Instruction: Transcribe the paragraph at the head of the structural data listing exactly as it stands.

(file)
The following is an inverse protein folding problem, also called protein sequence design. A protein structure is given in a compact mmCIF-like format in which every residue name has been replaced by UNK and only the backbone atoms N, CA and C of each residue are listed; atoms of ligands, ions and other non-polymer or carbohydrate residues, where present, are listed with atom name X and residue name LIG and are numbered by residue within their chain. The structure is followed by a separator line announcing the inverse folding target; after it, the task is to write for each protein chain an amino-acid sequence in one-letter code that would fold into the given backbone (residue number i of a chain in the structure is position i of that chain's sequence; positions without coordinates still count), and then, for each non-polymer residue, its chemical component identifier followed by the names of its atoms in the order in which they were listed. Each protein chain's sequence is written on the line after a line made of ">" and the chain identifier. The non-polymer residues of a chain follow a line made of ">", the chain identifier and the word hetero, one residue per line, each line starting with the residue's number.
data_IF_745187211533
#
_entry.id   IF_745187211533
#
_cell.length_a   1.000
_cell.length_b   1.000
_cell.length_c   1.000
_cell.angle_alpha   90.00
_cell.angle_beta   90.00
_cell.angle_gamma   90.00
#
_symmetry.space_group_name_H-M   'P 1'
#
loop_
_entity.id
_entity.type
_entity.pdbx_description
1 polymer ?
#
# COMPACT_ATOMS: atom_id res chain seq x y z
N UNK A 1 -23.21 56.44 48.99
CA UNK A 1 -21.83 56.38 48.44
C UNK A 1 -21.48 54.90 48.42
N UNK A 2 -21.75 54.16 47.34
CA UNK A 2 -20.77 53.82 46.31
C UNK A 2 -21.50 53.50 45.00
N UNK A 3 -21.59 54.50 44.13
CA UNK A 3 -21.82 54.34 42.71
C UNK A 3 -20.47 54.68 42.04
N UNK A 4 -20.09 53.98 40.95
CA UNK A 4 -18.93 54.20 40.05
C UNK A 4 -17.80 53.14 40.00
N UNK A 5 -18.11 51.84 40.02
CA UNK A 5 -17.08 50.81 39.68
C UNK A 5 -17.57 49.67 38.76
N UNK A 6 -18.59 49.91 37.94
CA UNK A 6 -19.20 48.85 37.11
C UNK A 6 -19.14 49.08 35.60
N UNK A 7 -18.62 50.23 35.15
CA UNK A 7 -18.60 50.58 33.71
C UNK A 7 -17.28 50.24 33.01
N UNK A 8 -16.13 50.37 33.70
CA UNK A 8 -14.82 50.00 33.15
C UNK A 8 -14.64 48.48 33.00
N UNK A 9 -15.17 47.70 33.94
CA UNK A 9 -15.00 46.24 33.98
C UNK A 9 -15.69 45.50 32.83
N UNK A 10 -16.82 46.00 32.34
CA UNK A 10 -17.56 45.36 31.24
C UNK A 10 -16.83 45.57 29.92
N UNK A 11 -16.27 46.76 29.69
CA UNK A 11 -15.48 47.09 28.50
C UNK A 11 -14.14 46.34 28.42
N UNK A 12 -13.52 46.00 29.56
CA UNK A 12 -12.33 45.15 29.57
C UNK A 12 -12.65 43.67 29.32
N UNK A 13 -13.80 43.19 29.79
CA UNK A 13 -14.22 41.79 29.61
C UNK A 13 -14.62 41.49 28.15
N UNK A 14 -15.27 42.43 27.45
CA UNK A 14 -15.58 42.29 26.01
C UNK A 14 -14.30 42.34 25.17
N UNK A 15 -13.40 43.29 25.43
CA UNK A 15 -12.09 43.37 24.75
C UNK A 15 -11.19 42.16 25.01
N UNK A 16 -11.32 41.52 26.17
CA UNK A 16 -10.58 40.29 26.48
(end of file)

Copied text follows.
The following is an inverse protein folding problem, also called protein sequence design. A protein structure is given in a compact mmCIF-like format in which every residue name has been replaced by UNK and only the backbone atoms N, CA and C of each residue are listed; atoms of ligands, ions and other non-polymer or carbohydrate residues, where present, are listed with atom name X and residue name LIG and are numbered by residue within their chain. The structure is followed by a separator line announcing the inverse folding target; after it, the task is to write for each protein chain an amino-acid sequence in one-letter code that would fold into the given backbone (residue number i of a chain in the structure is position i of that chain's sequence; positions without coordinates still count), and then, for each non-polymer residue, its chemical component identifier followed by the names of its atoms in the order in which they were listed. Each protein chain's sequence is written on the line after a line made of ">" and the chain identifier. The non-polymer residues of a chain follow a line made of ">", the chain identifier and the word hetero, one residue per line, each line starting with the residue's number.